Ayurveda for the Colder Months

Drink tea, keep it spicy, and rest up—your ayurvedic guide to prepare for winter.

Joan Hyman is part of our teacher training program at Wanderlust Hollywood


Shorter days, colder weather and less sunlight… Winter is definitely here. The combination can leave your body and mind feeling rundown. Between cold, wet, and damp days, your Vata and Kapha doshas get aggravated. It’s common to get congested, develop a cough, a cold, and in some cases catch the dreaded flu.

The lack of sunlight robs us of our strength. As such, it’s a great opportunity to focus on our immune system as we prepare for the rest of the year. I recommend doing this by getting the extra rest (sometimes difficult to come by during the holiday season), and by eating richer foods that will increase your agni, or digestive fires.

People with a more pitta dosha will fare better in the winter, but it’s always helpful to understand ayurvedic tips on staying balanced during this chillier season.

Favor a warm, nourishing diet to pacify Vata and soothe Kapha.

We’re basically programmed to eat more in the winter; to add a few pounds without guilt. While indulging every once in a while is OK, let us be wise about the types of rich foods we choose by considering what is most nourishing and least congestive.

Enjoy a warm breakfast—porridge or oatmeal are excellent choices. For lunch and dinner, stick to plenty of rice, barley, and rye. Seek healthy oils such as ghee, coconut, avocado, hemp, and olive oil. Try adding seasonal root vegetables to soups and stews, and to avoid non-seasonal foods (such as salads), which will most likely aggravate vata. Try ending your day with hot milk and warming spices (ginger, cinnamon, cardamom).

Go ahead and add that extra spice to your life.

‘Tis the season to enjoy that glass of red wine. Not only will it relax you, but also do double duty to warm your body. If you’re not a wine drinker, you’ll get the same effect drinking teas with various warming spices. Add more cinnamon, cardamom, black pepper, cumin, turmeric, tarragon, rosemary, oregano, and cayenne to your diet. A little bit will go a long way.

Seek the D!

Because of the scarcity of sunlight in the winter, seek out foods that are high in Vitamin D. Recommended dishes include salmon, tuna, cod, dairy products, eggs, mushrooms, yogurt, cheese, zucchini, and tomatoes.

Ground yourself.

There’s an ayurvedic self-massage called abhyanga, which is known to be very grounding. Try this with sesame oil to help heal dry skin and improve circulation. Rub oil on your head to avoid dandruff, headaches, and anxiety that the change in seasons may bring about. Also, warm baths, steams, and saunas are a great way to warm body up and ward off the cold!

Get your blood moving.

Exercise is one of the best ways to stimulate a sluggish digestion, regulate the metabolism, and remove toxins from the body. When we’re bombarded by cold weather the body tends to draw heat from where it’s most needed, the vital organs. This means cold hands and feet: That “chilled to the bone” kind of feel. Vigorous exercise is recommend with repetitious movement such as sun salutations. Sun salutations are, in fact, an ideal way start to the day, as they build up heat in the body and warm up all the major muscles. Kappalabhati breathing exercise is also excellent for generating internal heat and improving the digestive fire, or Agni.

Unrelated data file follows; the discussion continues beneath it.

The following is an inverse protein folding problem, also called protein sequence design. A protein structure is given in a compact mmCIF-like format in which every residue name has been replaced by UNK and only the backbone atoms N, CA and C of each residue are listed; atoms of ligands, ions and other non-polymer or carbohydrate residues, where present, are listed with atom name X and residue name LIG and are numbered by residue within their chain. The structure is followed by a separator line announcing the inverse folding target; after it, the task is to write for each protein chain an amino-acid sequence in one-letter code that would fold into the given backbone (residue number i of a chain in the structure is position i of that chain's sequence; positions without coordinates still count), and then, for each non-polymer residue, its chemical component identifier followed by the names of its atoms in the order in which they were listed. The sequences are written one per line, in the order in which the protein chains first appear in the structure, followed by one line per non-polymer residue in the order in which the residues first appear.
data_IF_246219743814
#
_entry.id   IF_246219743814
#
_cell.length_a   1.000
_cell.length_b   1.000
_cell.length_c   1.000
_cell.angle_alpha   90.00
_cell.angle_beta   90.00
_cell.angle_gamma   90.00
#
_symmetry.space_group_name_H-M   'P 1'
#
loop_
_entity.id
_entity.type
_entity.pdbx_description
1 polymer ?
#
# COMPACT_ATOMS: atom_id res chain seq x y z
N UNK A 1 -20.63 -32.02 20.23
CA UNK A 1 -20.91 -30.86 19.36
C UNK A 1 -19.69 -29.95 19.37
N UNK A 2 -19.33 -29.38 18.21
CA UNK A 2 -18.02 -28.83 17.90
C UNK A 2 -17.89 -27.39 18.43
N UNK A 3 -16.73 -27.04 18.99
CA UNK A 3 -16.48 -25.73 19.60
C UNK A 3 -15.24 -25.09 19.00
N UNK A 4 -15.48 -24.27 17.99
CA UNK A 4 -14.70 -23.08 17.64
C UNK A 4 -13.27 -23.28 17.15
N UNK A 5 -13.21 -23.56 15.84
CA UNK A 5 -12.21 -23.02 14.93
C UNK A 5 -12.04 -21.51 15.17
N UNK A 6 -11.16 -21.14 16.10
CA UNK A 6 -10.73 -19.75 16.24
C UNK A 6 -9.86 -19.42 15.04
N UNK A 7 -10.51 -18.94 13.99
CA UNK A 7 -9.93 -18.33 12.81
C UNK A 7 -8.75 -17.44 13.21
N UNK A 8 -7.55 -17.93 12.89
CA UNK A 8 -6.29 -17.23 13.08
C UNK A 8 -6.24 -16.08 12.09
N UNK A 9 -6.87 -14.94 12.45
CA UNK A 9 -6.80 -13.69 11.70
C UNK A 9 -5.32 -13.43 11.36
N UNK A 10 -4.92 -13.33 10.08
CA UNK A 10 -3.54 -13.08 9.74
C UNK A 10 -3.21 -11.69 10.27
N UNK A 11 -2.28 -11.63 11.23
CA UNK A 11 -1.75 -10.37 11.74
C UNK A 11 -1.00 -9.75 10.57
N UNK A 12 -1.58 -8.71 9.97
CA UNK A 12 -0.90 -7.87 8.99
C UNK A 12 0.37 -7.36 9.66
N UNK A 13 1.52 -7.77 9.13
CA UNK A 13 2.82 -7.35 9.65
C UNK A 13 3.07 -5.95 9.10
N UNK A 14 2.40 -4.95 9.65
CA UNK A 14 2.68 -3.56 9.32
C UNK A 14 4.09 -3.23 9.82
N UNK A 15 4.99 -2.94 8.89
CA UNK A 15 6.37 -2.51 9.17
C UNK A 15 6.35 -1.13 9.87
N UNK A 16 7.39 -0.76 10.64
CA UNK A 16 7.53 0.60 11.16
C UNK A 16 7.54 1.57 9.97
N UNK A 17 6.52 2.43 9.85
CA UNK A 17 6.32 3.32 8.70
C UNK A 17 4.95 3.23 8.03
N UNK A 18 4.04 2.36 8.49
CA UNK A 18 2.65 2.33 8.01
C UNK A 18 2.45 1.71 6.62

Rest and prepare.

December is a time to rest and reflect on the past year while we prepare for a new year. It’s a good time to go inward, plant seeds, and create intentions. It is a time for grounding and finding stillness, for being more introverted. Take advantage of this by giving the mind and body extra time for meditation, and honor the silence that comes with shorter days and taking in the quiet. Sometime shorter days are associated with seasonal depression because of the lack of light. To combat this, meditate on the light, chanting OM or any other mantra that resonates with your heart!

If you do get a cold with heavy mucous: Reduce your diet for a few days. Eat light, warm, and simple foods—such as soup—while you rest and recover. Avoid dairy products, sweets, fried foods, and breads with yeast. This will make congestion worse. For coughs and colds, ginger tea is excellent, especially with a little raw honey for a dose of sweetness.

May you have plenty of warmth and light as you dive into winter in preparation to emerge rested, grounded, and healthy in the spring.

Joan’s grounded teaching style creates space for students to deepen their personal journey while aligning with teachings of true yogic traditions. Joan frequently shares her insight on the subject of health and wellness in national magazines and blogs, including Elephant Journal, Mind Body & Green, Yoga Journal, ORIGIN Magazine and Women’s Health. She currently has a thriving career as a Wanderlust Senior Teacher (E-RYT500) and leads yoga retreats, workshops, and teacher trainings all over the world, while maintaining a full yoga class schedule in Los Angeles. joanhyman.com